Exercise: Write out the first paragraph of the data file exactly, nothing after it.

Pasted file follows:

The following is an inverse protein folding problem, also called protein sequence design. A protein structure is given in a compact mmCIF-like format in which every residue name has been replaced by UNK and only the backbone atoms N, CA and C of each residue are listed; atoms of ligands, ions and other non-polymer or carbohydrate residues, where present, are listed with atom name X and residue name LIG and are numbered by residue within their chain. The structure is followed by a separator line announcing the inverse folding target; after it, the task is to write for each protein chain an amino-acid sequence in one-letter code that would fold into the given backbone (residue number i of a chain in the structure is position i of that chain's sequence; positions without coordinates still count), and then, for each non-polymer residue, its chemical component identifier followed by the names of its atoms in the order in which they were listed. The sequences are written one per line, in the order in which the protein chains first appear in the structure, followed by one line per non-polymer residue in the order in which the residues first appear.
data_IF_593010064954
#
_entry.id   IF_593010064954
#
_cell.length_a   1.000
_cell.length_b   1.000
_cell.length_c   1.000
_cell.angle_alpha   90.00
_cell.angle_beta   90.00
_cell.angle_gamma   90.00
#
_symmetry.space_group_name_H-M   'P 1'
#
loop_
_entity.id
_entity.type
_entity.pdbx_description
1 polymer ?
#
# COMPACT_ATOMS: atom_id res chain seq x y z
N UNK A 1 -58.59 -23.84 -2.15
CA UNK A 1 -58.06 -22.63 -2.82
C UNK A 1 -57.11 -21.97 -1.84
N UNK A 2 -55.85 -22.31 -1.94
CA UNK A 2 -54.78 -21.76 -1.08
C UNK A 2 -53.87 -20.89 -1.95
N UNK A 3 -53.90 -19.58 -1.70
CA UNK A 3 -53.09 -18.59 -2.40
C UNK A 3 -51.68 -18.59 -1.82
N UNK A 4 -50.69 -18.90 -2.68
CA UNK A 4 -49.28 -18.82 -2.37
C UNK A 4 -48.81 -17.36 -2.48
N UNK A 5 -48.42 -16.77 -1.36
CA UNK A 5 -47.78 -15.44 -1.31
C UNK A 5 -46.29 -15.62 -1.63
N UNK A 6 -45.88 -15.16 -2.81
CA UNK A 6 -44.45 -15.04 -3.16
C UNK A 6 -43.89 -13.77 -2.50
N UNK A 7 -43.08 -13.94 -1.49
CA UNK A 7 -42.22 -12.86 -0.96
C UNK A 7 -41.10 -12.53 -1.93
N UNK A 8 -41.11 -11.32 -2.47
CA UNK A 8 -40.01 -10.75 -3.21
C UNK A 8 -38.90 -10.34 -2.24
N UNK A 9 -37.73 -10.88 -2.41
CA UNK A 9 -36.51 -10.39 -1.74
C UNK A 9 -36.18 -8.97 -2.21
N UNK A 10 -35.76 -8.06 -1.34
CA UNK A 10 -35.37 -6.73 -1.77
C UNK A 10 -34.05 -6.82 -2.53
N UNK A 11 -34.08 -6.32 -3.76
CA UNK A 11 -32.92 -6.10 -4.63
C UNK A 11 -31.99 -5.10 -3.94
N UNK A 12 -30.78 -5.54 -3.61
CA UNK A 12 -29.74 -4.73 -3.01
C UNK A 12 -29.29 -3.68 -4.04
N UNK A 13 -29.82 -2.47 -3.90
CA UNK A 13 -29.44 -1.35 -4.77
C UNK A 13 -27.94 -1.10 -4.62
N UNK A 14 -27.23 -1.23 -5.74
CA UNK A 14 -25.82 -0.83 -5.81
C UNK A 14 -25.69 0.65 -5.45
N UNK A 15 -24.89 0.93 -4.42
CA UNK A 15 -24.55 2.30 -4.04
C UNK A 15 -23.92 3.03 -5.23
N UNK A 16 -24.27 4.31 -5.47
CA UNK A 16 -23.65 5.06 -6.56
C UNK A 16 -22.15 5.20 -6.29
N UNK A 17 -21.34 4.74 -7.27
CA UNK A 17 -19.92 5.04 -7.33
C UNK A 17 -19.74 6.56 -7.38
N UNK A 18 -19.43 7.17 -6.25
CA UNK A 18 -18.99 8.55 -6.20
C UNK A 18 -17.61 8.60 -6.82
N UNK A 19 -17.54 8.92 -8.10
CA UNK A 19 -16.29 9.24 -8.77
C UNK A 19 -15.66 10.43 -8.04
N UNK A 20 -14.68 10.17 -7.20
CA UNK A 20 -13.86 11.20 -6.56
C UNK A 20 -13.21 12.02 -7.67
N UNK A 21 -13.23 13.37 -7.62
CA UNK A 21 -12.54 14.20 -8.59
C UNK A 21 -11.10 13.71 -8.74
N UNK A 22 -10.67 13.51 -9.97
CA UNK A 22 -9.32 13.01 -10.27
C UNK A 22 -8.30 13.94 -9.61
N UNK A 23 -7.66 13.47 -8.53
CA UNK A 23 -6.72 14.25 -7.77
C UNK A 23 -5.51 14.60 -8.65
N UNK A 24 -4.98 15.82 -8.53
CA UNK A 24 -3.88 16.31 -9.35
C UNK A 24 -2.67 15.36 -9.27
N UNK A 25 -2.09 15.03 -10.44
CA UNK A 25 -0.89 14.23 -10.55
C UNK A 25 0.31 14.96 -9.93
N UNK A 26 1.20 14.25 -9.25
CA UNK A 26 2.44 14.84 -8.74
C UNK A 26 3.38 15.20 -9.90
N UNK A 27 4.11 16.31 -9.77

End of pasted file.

The following is an inverse protein folding problem, also called protein sequence design. A protein structure is given in a compact mmCIF-like format in which every residue name has been replaced by UNK and only the backbone atoms N, CA and C of each residue are listed; atoms of ligands, ions and other non-polymer or carbohydrate residues, where present, are listed with atom name X and residue name LIG and are numbered by residue within their chain. The structure is followed by a separator line announcing the inverse folding target; after it, the task is to write for each protein chain an amino-acid sequence in one-letter code that would fold into the given backbone (residue number i of a chain in the structure is position i of that chain's sequence; positions without coordinates still count), and then, for each non-polymer residue, its chemical component identifier followed by the names of its atoms in the order in which they were listed. The sequences are written one per line, in the order in which the protein chains first appear in the structure, followed by one line per non-polymer residue in the order in which the residues first appear.